The fractious and ungainly political convulsion in Sri Lanka over the past week has brought focus on its prime minister and, by extension, on the fate of his cabinet. But, in reality, the three key dramatis personae—President Maithripala Sirisena, ousted PM Ranil Wickremesinghe and newly appointed premier Mahinda Rajapaksa—are all jostling for a vantage position for the next presidential elections.
Presidential polls are due in early January 2020, but the process for selection of candidates and ensuring their support among MPs will be set in motion from next year and crystallise by end 2019.
Since 1978 Sri Lanka has an executive presidency. Several amendments to the constitution over the years have tackled presidential powers. The 19th amendment, in particular, was brought in by an overwhelming parliamentary majority in 2015, reduced the presidential term from six to five years and brought other limitations to his powers. But the Lankan president continues to wield clout on important issues pertaining to the country’s stability, security and all-round progress.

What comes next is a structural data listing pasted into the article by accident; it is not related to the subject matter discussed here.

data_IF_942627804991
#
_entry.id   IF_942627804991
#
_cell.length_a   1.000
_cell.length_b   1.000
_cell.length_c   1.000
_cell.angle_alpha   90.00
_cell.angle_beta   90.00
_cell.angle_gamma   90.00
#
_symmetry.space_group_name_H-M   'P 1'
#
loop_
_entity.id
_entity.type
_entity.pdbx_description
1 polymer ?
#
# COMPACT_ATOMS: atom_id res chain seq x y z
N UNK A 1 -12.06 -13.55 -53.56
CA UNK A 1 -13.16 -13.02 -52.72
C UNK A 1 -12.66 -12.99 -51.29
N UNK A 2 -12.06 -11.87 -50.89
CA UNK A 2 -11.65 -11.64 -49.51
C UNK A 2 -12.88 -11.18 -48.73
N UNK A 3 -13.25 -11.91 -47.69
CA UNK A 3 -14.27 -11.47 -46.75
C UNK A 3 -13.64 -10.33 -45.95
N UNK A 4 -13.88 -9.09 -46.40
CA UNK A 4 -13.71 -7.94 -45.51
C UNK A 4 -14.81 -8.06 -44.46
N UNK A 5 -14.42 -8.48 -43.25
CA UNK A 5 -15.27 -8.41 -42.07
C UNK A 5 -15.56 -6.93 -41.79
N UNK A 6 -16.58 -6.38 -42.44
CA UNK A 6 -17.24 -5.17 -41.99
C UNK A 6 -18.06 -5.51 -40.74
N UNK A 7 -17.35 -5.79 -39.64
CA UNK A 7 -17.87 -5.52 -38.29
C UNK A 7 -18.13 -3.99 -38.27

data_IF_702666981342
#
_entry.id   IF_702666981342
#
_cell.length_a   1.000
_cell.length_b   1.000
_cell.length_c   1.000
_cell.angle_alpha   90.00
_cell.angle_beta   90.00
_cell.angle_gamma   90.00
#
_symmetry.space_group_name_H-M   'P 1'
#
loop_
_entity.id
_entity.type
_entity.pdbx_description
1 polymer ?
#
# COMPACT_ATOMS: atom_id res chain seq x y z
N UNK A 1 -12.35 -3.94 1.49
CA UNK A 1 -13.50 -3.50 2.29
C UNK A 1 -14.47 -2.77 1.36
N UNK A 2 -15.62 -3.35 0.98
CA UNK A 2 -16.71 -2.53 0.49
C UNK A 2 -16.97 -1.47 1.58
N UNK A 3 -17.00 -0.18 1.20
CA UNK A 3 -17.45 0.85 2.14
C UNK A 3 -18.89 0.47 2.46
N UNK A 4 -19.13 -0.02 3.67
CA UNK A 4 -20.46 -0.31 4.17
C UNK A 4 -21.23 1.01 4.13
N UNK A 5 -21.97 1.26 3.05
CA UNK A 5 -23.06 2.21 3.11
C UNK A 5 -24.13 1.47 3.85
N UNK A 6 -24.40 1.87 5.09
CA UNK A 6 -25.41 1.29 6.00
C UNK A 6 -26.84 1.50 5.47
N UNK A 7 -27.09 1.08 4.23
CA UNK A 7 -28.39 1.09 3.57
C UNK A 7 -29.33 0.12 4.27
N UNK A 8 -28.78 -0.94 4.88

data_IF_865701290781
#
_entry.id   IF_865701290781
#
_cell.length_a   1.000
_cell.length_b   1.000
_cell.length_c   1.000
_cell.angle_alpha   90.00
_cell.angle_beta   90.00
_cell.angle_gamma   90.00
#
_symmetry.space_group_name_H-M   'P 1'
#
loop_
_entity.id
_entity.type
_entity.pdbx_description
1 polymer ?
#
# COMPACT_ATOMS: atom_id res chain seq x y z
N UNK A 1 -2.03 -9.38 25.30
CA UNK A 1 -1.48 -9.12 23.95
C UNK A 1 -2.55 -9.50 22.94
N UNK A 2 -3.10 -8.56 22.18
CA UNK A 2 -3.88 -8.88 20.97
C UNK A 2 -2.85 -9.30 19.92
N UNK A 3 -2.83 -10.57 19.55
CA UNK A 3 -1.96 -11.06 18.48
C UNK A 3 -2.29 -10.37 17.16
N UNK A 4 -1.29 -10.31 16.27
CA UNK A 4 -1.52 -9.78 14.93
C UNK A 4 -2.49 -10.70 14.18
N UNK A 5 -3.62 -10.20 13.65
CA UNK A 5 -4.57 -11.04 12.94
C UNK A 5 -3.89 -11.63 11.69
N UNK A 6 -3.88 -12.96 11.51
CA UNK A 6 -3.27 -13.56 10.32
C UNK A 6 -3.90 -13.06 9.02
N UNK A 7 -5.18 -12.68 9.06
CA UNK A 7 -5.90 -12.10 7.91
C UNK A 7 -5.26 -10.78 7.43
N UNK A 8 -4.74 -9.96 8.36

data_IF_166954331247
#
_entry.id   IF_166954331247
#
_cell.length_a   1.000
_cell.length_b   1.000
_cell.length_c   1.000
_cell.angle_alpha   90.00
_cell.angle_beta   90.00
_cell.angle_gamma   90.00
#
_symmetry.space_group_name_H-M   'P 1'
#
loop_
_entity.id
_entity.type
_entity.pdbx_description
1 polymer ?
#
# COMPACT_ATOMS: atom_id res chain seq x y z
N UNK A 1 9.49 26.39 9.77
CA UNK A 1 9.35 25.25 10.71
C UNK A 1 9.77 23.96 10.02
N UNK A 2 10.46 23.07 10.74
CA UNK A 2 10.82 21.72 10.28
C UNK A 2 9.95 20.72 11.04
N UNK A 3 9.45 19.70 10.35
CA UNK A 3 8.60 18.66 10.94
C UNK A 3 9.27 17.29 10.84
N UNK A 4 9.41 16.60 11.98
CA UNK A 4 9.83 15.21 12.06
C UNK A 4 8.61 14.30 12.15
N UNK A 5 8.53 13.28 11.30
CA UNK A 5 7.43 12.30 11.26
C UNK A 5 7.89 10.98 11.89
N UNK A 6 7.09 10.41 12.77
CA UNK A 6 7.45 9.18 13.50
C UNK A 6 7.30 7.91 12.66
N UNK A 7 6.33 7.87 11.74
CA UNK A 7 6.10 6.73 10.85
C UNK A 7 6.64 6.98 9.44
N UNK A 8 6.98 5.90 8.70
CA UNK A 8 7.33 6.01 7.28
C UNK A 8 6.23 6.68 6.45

Despite increasing strains in their relations, Sirisena’s decision to sack Wickremesinghe and appoint Rajapaksa in his place surprised many. The Indian leadership, in particular, was taken aback as it hosted Wickremesinghe in New Delhi barely a week before his dismissal. South Block officials thought the failure to pass the budget, with Sirisena withdrawing support of his Sri Lanka Freedom Party MPs from the government, could have led to Wickremesinghe’s ouster.
Observers believe the uncertainty over the contender for the 2019 presidential election to be the nub of the Sirisena-Wickremesinghe rift....